A Curriculum to Limit Torah's Authority
In addition, many regulations drafted with Muslim schools in mind are designed not just to protect against the training of terrorists of the future, but also with the goal of preventing those schools from fostering an identity completely at odds with the dominant national culture. The French ban on the wearing of any religious head-covering in school would be an example of the second kind of legislation, and it applied with equal force to yarmulkes and the hijab worn by some Muslim women.
Some have argued that there is no religious liberty argument in the wearing of a hijab because Islamic law does not require it. In support they cite the fact that at least two Muslim countries -- Turkey and Tunisia -- ban the wearing of a veil altogether, and that it has not been traditional dress in many Muslim societies.
That is not an argument that Jews should be eager to embrace. We would not want a secular court to inquire whether wearing a yarmulke indoors is religiously required, or consider evidence that some observant Jews do not wear a yarmulke at work. A secular court oversteps itself when in acts as a religious authority. The only relevant question in this regard is whether the person asserting the religious liberty claim truly believes that he is religiously required or forbidden to something.
Jewish law requires one to obey the laws of the land.
So it remains true that many Jews, like many Muslims, do wear distinctive garb, and profess an allegiance to God that transcends any allegiance to the secular state. Unlike many Muslims, however, Jewish law recognizes the legitimacy of a secular legal system, and acknowledges the duty to obey the laws of the land (dina d'malchusa dina) and nowhere seek to impose Torah law on the secular state.
Muslims show a much greater propensity for imposing their religious beliefs on others. In one case that attracted a great deal of notoriety, Muslim taxi drivers in Minneapolis have been refusing to take passengers caring pork or liquor products. The airport authority was initially inclined to accommodate the Muslim drivers until columnist and scholar Daniel Pipes aroused a national uproar, at which point the drivers were told that they would have to take all passengers or forfeit their license.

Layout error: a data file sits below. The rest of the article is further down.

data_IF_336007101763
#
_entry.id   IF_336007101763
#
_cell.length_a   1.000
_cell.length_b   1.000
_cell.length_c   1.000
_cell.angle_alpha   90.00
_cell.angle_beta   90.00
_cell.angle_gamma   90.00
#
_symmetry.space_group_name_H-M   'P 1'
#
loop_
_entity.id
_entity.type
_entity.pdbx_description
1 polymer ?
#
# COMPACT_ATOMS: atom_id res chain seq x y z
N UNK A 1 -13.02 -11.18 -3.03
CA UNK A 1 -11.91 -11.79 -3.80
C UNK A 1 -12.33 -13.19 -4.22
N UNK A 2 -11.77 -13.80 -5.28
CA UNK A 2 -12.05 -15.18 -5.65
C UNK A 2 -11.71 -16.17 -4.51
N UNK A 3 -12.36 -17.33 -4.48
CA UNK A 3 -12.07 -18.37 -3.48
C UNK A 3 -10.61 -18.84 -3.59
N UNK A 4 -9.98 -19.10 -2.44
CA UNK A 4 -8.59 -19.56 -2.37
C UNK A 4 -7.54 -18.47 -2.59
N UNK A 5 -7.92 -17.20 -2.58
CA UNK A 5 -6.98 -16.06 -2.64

Here the claim of the airport authority seems particularly strong. Taxi licenses are a limited public resource, and the state has a clear interest in ensuring that holders of those licenses use them to best serve the public. (It is hard to imagine a Jewish taxi driver refusing to transport a passenger carrying pork products, even if the passenger were Jewish.)
The religious curriculum will introduce students to a variety of different religions, and seek to imbue them with an attitude of tolerance to all of them, including those which according to halachah constitute idol worship. In addition, students will learn that many people derive their ethical moral beliefs from sources other than revealed religion. The message is the same that anti-religious writers are forever proclaiming: One need not be religious in order to be a moral person, and indeed religious people are no more moral than others.
The authors of the curriculum emphasize that some values are growing stronger in the contemporary world and other traditional values waning. They make clear that their preferences rest on the side of the contemporary over the received values of the past. But the very description of such value changes contradicts the view of Torah as the source of eternal values binding on the Jewish people forever.
Underlying the proposed curriculum is a strong emphasis on tolerance that derives, at least in part, from the fear of the Islamic intolerance and even violence. The emphasis on the moral autonomy of each person and the need to recognize multiple sources of ethical values betray a bias against revealed religion in general.
It is hard to imagine any Torah Jew allowing his children being subjected to a curriculum in which Torah is just one among many options. But the question we must ask ourselves is whether any political entity might nevertheless mandate such curriculum.
In the United States the right of parents to provide their children with a parochial education was settled by the Supreme Court almost a century ago. If anything, that right has even become more firmly entrenched with the rapid growth of the home-schooling movement. At the same time, the state's substantial interest in the regulation of private education has long been recognized.
As suspicion grows against certain religious-ethnic groups, it would be prudent for the Jewish community worldwide to carefully monitor the affect this has on their own rights and educational autonomy. As such, this becomes yet another chapter in our millennia-long effort to preserve our unique and precious Jewish heritage.
A version of this article originally appeared in the Jewish Observer